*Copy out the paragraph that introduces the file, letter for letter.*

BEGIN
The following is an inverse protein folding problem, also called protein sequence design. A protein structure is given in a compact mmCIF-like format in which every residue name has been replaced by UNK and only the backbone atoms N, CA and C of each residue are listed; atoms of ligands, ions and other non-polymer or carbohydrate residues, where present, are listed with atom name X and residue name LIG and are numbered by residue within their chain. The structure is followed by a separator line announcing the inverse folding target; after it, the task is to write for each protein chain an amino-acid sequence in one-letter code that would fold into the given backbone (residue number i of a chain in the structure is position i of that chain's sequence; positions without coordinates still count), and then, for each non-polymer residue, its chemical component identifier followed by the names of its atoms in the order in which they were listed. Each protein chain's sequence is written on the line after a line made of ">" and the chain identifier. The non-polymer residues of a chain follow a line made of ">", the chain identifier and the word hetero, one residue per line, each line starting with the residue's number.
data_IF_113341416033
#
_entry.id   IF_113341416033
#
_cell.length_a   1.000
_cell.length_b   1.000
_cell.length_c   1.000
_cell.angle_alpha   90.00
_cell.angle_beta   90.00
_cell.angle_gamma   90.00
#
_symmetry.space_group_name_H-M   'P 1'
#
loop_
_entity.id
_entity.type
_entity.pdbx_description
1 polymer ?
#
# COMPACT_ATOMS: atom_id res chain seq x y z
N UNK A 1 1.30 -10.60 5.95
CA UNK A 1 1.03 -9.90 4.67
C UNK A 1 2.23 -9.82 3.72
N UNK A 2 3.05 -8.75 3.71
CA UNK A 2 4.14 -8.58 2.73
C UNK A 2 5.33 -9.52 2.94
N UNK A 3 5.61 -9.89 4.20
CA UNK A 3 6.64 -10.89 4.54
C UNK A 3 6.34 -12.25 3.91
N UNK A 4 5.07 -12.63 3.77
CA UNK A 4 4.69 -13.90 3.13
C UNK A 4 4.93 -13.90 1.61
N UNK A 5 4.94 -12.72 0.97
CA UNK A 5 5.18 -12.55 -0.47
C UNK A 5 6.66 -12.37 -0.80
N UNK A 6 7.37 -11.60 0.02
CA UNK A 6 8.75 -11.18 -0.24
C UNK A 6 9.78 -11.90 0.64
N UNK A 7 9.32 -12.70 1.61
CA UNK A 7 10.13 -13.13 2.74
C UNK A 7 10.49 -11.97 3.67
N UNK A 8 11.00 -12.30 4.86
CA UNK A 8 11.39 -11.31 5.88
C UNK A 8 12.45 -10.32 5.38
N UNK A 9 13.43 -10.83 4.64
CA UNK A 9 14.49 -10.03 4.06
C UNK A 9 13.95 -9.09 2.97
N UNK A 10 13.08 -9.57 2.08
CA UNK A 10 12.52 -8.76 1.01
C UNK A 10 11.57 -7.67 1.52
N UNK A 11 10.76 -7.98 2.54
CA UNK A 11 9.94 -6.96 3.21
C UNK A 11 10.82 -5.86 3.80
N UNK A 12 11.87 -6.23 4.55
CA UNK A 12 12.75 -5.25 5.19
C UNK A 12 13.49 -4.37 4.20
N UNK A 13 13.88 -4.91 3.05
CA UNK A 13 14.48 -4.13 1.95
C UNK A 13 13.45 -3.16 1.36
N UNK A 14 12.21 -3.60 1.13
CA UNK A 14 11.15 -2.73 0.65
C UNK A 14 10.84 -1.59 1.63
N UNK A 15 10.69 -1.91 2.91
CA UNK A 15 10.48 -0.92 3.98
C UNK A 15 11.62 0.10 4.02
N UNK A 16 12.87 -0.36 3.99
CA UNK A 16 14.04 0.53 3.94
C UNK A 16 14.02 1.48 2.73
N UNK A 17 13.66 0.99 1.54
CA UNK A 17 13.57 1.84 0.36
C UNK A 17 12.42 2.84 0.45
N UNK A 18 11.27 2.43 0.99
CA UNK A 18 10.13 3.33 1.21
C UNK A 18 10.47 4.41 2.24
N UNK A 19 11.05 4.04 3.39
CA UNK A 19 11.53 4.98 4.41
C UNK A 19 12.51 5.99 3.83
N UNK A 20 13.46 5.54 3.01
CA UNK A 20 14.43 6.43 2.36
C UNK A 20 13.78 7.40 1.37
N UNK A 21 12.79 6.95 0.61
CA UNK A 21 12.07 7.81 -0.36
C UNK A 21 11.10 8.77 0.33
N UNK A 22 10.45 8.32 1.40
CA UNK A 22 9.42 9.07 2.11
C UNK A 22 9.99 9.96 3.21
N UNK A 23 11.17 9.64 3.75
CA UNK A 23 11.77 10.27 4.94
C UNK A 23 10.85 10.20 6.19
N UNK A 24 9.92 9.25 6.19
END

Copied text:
The following is an inverse protein folding problem, also called protein sequence design. A protein structure is given in a compact mmCIF-like format in which every residue name has been replaced by UNK and only the backbone atoms N, CA and C of each residue are listed; atoms of ligands, ions and other non-polymer or carbohydrate residues, where present, are listed with atom name X and residue name LIG and are numbered by residue within their chain. The structure is followed by a separator line announcing the inverse folding target; after it, the task is to write for each protein chain an amino-acid sequence in one-letter code that would fold into the given backbone (residue number i of a chain in the structure is position i of that chain's sequence; positions without coordinates still count), and then, for each non-polymer residue, its chemical component identifier followed by the names of its atoms in the order in which they were listed. Each protein chain's sequence is written on the line after a line made of ">" and the chain identifier. The non-polymer residues of a chain follow a line made of ">", the chain identifier and the word hetero, one residue per line, each line starting with the residue's number.